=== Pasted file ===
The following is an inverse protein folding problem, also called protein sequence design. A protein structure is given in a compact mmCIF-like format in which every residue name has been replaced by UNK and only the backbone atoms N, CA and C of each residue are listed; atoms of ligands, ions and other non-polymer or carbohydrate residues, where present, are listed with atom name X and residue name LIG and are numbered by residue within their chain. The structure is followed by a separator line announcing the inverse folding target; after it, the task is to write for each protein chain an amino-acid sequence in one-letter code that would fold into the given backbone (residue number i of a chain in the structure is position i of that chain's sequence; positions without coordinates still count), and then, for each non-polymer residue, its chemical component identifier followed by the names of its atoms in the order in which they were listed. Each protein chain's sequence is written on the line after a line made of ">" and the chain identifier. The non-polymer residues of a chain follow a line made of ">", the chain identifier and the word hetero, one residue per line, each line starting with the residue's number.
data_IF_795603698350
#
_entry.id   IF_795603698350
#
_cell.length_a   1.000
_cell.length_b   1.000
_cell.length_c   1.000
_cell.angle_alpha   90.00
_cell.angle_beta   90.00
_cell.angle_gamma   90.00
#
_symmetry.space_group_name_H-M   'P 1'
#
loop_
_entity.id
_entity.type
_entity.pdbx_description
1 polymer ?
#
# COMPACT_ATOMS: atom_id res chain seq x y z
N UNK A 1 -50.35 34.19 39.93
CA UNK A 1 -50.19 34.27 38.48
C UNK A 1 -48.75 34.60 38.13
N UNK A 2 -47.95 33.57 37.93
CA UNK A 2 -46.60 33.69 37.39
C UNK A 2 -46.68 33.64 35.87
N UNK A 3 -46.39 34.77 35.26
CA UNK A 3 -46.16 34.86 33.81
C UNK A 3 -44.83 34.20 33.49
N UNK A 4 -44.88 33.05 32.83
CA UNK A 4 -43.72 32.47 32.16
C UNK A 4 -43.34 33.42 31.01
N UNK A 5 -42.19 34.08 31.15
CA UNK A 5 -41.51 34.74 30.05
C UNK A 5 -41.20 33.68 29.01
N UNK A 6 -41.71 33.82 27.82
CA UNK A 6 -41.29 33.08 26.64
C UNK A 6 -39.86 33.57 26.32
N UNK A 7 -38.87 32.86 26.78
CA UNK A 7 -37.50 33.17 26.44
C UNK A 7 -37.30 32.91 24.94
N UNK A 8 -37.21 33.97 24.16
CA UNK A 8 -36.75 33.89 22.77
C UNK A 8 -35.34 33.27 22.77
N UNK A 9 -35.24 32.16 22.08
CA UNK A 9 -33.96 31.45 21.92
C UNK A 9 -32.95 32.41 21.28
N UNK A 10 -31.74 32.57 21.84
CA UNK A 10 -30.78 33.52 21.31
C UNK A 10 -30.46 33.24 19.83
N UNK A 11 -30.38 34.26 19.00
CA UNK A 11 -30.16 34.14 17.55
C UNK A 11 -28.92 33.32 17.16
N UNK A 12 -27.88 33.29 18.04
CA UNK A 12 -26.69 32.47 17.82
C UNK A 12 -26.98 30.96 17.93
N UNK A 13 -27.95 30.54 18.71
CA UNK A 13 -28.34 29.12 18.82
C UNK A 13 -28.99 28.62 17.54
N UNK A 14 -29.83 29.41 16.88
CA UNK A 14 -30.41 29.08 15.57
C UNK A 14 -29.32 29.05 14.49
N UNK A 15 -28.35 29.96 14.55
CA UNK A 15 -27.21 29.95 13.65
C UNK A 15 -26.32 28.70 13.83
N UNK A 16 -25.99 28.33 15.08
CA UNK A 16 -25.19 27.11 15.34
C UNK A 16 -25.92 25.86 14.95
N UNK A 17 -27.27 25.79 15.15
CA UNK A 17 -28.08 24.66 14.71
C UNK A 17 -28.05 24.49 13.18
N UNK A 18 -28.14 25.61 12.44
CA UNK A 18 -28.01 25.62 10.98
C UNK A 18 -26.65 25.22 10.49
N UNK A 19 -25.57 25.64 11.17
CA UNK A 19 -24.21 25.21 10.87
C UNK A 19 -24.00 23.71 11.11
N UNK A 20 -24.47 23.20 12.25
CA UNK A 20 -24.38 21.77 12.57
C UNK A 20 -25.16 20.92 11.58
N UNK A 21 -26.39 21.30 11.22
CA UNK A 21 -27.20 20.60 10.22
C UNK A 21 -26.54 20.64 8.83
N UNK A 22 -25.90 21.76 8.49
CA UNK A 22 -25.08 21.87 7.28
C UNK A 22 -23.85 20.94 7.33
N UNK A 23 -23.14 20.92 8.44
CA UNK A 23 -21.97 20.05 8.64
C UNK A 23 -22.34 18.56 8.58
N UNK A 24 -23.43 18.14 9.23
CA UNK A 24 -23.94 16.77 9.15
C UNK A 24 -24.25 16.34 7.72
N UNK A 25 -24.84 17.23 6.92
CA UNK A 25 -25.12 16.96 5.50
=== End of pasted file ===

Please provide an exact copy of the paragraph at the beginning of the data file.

The following is an inverse protein folding problem, also called protein sequence design. A protein structure is given in a compact mmCIF-like format in which every residue name has been replaced by UNK and only the backbone atoms N, CA and C of each residue are listed; atoms of ligands, ions and other non-polymer or carbohydrate residues, where present, are listed with atom name X and residue name LIG and are numbered by residue within their chain. The structure is followed by a separator line announcing the inverse folding target; after it, the task is to write for each protein chain an amino-acid sequence in one-letter code that would fold into the given backbone (residue number i of a chain in the structure is position i of that chain's sequence; positions without coordinates still count), and then, for each non-polymer residue, its chemical component identifier followed by the names of its atoms in the order in which they were listed. Each protein chain's sequence is written on the line after a line made of ">" and the chain identifier. The non-polymer residues of a chain follow a line made of ">", the chain identifier and the word hetero, one residue per line, each line starting with the residue's number.